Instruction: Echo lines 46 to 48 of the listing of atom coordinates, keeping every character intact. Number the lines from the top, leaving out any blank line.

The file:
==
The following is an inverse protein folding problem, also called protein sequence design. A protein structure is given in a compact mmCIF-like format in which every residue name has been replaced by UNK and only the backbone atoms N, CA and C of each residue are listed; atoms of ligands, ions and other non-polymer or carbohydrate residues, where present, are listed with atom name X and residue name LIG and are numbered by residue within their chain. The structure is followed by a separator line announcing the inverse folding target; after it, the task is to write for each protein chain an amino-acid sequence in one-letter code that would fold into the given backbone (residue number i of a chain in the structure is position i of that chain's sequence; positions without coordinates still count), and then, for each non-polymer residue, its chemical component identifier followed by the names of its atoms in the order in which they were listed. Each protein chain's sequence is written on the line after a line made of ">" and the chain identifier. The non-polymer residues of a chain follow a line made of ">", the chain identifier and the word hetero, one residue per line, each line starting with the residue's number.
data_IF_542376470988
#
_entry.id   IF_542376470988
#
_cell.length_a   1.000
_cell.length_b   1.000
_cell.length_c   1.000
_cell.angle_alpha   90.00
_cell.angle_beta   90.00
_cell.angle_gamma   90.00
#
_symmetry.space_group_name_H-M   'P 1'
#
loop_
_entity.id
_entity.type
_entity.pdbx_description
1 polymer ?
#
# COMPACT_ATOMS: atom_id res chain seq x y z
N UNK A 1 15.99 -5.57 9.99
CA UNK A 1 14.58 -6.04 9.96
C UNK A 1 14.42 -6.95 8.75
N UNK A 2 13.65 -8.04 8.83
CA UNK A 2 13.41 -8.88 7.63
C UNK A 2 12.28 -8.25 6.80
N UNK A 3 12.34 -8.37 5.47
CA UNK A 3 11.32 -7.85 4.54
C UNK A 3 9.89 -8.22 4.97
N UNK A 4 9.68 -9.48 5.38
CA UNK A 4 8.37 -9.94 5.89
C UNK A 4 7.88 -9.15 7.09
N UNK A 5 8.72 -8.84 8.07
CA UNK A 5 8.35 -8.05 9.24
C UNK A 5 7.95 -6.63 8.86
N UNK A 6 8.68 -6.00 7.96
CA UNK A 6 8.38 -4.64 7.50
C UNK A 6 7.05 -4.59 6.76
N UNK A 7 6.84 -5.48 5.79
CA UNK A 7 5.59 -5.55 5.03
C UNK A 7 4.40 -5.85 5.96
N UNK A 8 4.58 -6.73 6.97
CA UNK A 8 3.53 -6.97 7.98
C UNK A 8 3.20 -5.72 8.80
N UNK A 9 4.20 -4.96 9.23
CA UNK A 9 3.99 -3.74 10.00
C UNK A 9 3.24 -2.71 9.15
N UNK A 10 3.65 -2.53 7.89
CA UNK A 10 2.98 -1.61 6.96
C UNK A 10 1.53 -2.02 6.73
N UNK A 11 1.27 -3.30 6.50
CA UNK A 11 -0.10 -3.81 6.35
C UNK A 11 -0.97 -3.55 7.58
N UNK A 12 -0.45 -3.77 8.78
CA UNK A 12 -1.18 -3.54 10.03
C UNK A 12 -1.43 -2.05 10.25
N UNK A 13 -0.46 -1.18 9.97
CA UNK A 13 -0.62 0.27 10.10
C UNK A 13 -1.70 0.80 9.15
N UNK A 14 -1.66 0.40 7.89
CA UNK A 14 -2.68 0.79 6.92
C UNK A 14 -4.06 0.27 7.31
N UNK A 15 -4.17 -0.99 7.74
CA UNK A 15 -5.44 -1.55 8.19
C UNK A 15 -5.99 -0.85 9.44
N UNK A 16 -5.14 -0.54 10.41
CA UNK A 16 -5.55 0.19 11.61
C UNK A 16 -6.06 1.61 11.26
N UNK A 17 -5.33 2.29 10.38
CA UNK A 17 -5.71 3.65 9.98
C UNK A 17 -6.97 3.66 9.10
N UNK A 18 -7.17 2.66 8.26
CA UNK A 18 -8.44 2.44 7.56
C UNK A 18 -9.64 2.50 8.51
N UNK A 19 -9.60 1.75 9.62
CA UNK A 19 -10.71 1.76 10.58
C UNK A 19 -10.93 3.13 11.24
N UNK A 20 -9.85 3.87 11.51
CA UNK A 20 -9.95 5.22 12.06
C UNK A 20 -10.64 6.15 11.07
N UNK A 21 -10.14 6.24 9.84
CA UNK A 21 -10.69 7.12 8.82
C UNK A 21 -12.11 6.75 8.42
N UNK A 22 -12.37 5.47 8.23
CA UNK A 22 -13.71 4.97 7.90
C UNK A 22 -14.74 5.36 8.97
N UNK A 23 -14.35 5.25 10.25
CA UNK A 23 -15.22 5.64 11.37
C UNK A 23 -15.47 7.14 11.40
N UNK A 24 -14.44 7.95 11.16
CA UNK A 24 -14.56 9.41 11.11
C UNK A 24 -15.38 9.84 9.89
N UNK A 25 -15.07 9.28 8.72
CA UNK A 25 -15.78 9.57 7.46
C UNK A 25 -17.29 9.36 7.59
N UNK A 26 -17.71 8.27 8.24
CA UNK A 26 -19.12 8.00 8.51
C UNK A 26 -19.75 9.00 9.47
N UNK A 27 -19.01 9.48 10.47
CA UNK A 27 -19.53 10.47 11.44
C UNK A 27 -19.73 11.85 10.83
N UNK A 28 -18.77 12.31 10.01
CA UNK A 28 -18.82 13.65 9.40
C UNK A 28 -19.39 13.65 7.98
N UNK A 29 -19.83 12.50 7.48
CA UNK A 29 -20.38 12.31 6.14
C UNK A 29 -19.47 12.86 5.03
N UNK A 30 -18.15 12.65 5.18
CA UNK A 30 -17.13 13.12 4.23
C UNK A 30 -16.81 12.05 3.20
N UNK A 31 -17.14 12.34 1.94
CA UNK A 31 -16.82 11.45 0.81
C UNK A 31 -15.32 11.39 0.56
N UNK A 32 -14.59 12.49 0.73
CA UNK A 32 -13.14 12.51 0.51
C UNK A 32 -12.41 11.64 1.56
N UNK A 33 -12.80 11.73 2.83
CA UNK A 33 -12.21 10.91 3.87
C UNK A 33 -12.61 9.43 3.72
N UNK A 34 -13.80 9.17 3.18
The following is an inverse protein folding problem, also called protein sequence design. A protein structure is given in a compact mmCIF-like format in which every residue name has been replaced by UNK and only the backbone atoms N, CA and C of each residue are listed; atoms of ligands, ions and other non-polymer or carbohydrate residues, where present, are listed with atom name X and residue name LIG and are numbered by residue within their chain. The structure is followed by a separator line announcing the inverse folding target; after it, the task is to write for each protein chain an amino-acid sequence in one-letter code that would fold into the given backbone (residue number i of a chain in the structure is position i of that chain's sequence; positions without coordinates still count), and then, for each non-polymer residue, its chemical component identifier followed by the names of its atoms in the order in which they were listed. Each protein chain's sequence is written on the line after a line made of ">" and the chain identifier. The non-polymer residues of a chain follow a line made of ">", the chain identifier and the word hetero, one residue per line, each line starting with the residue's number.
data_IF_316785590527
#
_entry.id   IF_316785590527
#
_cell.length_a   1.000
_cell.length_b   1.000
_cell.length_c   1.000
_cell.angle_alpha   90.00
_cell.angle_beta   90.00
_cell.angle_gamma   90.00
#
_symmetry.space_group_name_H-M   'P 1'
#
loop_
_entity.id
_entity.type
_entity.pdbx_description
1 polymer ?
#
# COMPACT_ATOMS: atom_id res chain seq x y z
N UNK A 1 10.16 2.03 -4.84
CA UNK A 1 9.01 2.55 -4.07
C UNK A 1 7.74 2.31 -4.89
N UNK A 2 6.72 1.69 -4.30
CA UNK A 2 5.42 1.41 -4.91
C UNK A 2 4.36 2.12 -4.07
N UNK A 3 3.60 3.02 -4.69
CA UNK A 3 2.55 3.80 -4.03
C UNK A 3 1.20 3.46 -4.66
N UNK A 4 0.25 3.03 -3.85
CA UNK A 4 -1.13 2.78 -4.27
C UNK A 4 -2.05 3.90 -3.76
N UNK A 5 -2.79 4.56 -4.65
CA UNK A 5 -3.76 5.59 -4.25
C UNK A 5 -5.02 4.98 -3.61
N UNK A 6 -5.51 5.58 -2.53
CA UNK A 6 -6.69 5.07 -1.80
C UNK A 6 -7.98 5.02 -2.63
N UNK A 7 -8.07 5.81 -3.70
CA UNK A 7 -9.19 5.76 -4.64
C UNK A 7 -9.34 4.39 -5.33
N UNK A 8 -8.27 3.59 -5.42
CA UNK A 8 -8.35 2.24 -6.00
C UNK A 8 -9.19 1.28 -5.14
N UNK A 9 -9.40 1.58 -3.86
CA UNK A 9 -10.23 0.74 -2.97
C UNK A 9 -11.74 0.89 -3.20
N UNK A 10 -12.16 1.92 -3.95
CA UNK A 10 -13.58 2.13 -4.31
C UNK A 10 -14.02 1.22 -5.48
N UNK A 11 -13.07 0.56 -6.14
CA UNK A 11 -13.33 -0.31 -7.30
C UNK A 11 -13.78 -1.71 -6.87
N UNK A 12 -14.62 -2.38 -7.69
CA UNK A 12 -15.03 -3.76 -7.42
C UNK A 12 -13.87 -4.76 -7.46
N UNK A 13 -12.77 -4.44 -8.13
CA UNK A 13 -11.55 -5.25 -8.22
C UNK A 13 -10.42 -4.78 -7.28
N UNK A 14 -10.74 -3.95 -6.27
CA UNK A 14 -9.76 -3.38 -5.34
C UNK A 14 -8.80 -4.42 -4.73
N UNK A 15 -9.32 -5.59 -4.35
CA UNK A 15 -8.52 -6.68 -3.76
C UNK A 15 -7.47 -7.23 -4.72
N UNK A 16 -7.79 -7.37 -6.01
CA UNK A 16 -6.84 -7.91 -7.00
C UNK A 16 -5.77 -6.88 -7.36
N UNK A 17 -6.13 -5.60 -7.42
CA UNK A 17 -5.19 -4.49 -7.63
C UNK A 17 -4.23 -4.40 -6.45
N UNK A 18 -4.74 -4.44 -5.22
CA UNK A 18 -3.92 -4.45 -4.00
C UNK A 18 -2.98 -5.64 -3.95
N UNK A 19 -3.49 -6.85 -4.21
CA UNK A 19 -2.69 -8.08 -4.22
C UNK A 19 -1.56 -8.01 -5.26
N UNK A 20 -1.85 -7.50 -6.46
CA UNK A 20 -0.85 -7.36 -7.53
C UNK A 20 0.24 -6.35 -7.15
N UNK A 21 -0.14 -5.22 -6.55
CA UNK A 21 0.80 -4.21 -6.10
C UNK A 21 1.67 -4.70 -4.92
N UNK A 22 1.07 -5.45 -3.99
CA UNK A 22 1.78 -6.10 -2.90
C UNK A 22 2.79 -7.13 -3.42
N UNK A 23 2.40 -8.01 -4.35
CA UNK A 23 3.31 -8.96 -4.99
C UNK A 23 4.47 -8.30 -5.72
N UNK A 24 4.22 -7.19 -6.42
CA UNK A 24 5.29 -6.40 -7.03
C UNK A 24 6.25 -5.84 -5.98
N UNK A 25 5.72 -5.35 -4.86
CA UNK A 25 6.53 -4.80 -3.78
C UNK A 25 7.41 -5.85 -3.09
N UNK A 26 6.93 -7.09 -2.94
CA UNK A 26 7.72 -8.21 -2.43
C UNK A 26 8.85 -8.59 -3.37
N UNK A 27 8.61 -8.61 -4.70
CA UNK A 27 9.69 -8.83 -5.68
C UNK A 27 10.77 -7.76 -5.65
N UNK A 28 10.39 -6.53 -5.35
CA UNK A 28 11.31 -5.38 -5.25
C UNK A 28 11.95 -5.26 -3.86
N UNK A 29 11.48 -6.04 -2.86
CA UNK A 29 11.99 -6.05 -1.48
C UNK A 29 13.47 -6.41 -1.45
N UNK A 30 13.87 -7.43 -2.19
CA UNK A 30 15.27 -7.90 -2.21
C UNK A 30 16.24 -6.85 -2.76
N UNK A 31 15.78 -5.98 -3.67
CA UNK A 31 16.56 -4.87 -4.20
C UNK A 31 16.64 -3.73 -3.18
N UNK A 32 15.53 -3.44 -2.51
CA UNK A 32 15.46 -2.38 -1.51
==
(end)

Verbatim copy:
N UNK A 9 4.20 -4.96 9.23
CA UNK A 9 3.99 -3.74 10.00
C UNK A 9 3.24 -2.71 9.15